Technology offers choices for you and your selfies
Now, some selfie-lovers are looking for something more than a two-dimensional image: a 3-D version of their face and body.
Their dream can be realized if they turn to 3-D printers.
The process typically uses a full-body scanner that records all of the necessary details as a customer steps in and strikes a pose.
The scanning process usually takes only a minute.
The images are then processed by a computer, to create a digital 3-D on-screen image, after which the image is sent to a 3-D printer that transforms it into a figure.
Though it is still hard to call it a mainstream trend, several retailers and 3-D printing companies have seized on the growing interest in 3-D selfies.
Among them is U.K. supermarket chain ASDA, which offers a 3-D printing service, called 3DME, for 60 pounds ($94).
It takes 12 seconds to scan a full body and another 8 hours to make a figurine 18 centimeters (7.1 inches) high.
For 62-year-old Thomas Tucker, who purchased a replica of himself from ASDA, the figure serves as motivation to stay healthy and in shape.
Tucker, who lives in Edinburgh, was diagnosed as obese before he shed weight through diet and exercise.
What he did next was go to the supermarket chain and purchase a model of himself to commemorate his accomplishment.
“I thought I’d get one of them and look at it now and again to remind myself of how I should be,” Tucker said. “I feel as though I’ve prolonged my life.”
Artec Group, a Luxembourg-based 3-D scanner company, targets the U.S. market, launching its Shapify Booths in Freehold, New Jersey, and Portland, Oregon, in April.
The company hopes the machine will preserve memories in the same way as cameras.
“As a kid, you may have gotten into a photo booth with your friends and had a strip of pictures printed out to commemorate the occasion,” said Artyom Yukhin, CEO of Artec Group. “Our goal is to have this generation do the same thing, but add another dimension and in the end have a 3-D printed figurine to solidify the memory.”
Selfies used to be considered a simple craze, but some observers see the trend becoming so ubiquitous that it can impact the tech industry.
“The selfie is a new segment of culture that arrived with the advent of social networking sites,” said Ryu Cheol-gyoon, a professor of digital media at Ewha Womans University. “The culture tapped into narcissism and people’s desire to share.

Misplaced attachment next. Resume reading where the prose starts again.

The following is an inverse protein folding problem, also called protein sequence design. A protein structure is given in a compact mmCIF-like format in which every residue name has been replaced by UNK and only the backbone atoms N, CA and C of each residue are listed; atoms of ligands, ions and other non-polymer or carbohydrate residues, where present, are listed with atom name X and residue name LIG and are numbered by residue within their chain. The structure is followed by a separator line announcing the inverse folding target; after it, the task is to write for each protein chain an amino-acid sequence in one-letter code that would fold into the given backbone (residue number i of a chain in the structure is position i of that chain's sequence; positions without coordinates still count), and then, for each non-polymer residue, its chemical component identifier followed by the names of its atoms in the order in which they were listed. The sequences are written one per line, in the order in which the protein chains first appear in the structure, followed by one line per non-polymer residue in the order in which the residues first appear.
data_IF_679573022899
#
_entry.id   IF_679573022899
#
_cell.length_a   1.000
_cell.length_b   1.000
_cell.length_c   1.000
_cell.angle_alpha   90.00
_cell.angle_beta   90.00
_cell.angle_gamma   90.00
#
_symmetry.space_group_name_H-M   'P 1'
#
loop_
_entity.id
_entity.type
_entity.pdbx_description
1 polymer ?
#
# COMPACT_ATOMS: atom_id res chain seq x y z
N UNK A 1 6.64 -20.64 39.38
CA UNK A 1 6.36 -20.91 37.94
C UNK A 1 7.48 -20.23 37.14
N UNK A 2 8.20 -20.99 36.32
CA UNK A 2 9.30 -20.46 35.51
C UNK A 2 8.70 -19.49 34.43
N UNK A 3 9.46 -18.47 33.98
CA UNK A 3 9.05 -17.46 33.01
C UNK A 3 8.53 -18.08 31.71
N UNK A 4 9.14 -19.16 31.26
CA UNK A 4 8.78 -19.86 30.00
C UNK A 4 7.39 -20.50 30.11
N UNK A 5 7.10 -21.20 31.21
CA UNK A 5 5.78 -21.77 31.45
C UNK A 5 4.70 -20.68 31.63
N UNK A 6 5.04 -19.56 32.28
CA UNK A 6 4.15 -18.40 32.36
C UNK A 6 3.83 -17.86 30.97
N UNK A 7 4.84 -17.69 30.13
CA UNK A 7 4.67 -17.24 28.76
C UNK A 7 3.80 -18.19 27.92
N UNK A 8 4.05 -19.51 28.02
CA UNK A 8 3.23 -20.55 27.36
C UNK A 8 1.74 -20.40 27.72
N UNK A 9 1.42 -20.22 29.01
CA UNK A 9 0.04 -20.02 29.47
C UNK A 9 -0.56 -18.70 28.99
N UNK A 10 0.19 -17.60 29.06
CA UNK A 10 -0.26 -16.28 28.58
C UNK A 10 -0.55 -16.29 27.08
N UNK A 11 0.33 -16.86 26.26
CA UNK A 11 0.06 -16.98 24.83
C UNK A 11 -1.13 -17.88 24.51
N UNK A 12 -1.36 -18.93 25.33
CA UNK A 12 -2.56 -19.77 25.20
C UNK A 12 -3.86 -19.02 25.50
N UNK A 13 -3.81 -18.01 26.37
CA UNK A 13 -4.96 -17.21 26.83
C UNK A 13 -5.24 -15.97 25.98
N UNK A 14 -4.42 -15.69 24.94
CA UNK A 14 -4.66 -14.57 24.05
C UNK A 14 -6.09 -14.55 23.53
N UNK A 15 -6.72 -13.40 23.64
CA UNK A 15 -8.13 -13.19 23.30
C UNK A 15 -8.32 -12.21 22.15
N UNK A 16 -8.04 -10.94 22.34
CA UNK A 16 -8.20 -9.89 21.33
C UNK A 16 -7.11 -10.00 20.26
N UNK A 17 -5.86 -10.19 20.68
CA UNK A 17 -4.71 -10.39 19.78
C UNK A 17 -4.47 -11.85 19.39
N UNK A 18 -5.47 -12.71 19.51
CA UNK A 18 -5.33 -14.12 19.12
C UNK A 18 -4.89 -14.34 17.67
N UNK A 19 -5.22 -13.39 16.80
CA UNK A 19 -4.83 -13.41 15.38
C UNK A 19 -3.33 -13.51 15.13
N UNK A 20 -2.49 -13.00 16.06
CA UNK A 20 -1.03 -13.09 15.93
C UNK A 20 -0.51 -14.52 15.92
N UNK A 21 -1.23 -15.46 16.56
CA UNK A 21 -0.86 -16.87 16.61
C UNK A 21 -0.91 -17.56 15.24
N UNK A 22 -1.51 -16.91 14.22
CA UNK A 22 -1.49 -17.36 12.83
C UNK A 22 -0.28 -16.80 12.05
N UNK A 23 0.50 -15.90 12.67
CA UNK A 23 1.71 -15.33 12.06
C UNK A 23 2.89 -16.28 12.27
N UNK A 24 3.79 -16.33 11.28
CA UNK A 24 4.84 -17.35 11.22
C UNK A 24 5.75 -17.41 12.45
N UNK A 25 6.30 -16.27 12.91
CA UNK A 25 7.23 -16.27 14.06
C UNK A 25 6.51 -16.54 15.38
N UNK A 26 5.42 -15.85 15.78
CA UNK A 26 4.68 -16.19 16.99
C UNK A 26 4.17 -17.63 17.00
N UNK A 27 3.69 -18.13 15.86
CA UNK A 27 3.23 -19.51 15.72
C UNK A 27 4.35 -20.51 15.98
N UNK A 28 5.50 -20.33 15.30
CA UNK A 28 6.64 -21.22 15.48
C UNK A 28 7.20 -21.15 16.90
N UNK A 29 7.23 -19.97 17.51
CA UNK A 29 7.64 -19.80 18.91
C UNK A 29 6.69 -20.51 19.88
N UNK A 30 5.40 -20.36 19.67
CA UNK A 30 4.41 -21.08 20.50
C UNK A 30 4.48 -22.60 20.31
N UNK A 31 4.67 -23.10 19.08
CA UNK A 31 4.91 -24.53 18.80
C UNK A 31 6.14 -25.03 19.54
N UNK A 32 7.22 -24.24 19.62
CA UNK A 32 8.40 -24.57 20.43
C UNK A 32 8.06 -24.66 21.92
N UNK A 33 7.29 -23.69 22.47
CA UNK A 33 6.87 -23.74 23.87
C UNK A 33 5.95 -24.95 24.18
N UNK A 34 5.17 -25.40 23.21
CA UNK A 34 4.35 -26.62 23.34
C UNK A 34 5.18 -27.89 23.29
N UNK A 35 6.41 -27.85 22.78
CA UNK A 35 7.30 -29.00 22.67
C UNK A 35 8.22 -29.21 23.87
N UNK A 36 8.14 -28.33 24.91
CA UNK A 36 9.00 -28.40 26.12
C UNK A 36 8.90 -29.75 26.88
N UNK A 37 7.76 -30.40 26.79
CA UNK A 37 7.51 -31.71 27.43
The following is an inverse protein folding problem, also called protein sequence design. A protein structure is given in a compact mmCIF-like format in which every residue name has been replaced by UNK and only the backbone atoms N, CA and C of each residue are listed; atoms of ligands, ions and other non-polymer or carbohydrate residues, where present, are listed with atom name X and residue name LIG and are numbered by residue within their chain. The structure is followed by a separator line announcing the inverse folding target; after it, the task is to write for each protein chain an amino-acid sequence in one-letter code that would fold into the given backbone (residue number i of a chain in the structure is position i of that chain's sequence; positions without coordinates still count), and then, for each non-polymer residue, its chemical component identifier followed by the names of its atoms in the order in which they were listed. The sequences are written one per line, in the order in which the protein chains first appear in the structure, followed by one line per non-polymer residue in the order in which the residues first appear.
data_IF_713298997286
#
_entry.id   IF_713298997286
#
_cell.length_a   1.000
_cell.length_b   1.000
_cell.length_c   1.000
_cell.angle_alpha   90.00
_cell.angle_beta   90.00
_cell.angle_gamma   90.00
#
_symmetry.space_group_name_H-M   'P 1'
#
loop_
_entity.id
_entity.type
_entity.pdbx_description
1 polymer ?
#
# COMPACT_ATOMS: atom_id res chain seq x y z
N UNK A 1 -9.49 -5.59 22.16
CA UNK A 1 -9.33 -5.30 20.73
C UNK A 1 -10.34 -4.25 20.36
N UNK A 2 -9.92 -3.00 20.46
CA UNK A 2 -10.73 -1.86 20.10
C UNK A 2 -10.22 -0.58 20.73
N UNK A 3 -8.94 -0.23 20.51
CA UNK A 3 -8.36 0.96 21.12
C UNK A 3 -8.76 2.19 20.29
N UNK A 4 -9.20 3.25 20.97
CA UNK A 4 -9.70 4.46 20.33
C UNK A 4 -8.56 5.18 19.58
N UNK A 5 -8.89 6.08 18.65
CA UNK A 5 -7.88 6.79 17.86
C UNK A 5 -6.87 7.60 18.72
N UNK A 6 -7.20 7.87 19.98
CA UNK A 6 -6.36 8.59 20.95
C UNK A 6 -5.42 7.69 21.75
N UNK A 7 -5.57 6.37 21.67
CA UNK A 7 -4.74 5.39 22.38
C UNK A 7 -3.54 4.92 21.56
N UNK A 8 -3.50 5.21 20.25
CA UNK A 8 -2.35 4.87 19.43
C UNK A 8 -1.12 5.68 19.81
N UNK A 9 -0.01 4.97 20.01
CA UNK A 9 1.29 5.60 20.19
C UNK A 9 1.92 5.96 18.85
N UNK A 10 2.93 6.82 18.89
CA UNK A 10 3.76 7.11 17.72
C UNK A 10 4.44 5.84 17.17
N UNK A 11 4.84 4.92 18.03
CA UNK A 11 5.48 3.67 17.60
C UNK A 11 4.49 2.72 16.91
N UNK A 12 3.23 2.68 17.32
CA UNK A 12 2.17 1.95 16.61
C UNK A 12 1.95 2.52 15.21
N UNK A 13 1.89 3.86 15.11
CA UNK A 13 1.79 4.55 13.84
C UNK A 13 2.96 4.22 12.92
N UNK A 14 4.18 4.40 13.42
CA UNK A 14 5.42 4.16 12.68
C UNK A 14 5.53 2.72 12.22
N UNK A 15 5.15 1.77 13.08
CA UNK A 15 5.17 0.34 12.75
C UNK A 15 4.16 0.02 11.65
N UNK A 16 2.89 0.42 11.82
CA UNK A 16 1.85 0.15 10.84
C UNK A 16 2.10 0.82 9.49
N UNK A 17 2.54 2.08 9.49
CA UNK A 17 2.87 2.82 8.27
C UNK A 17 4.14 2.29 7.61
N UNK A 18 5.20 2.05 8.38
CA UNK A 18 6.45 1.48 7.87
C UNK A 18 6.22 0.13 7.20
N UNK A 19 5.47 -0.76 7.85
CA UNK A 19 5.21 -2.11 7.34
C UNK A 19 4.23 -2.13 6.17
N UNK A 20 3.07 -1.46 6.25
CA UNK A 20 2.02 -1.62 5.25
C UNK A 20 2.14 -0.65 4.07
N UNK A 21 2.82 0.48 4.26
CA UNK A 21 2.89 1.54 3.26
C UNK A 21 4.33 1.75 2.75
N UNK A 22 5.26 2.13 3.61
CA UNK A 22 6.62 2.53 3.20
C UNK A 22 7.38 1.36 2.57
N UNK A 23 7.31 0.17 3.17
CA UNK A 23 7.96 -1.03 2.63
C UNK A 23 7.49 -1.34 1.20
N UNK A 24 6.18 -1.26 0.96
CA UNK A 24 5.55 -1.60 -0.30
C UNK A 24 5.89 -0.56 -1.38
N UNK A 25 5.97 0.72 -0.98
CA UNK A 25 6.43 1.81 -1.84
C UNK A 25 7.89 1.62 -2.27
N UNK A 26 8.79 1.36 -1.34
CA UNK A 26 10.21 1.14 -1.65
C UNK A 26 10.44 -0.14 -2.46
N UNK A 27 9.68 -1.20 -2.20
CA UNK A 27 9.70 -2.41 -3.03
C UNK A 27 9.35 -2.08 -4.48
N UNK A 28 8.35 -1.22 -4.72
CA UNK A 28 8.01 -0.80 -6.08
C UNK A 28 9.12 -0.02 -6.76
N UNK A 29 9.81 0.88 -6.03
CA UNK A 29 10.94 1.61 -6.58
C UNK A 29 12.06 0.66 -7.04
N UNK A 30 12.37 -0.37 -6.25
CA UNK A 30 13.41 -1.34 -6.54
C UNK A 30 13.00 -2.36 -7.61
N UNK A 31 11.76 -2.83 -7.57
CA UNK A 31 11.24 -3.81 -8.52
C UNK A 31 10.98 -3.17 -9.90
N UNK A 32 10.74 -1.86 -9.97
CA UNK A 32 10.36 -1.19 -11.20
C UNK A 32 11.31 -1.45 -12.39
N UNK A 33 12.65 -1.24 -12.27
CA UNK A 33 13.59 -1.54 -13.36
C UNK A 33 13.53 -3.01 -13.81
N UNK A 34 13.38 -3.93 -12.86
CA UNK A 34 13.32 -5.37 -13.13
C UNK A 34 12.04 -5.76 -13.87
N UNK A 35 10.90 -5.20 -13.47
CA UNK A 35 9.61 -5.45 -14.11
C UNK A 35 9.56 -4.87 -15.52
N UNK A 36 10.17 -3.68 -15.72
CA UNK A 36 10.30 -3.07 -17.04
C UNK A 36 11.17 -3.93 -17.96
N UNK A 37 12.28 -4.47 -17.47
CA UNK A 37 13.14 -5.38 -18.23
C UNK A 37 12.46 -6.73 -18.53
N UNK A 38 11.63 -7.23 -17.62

“So far, digital cameras and the spread of the Internet contributed to the popularity of the selfie. But it now prompts tech companies to leverage their technologies so that they can generate a better, fresher type of selfie.”
Three-dimensional printing is not the only technology that is taking advantage of the selfie trend.
Here comes another much-discussed device: the drone.
Nixie is a drone that can take pictures as it is thrown into the air.
Users can remotely launch it, and then Nixie flies toward users.
During its flight, the drone takes a selfie automatically.
If drones and 3-D printing sound too fancy, one can opt for small lenses and accessories to attain selfie diversity.
Portable lenses deliver several options for selfie-lovers.
Often called a “selfie lens,” the detachable lens fits on mobile phones.
Since it has a built-in clip, the lenses can be attached to the smartphone camera both on the front and rear.
The products allow for wider perspectives by expanding viewing angles to between 130 and 140 degrees.
Selfie lenses are often bundled with fish-eye lenses.
Editing applications for selfies and self-video shooting also are in demand as people want to have their images beautified.
Lollicam allows users to edit video footage simultaneously while shooting a video.
“Hundreds of millions of people now have smartphones, and they are eager to communicate through photos and videos,” said Jeong Jin-wook, CEO of Seerslab, which developed the Lollicam.
“So as people now want a fresh type of selfie, the selfie culture will continue to change.”
BY PARK EUN-JEE [firstname.lastname@example.org]
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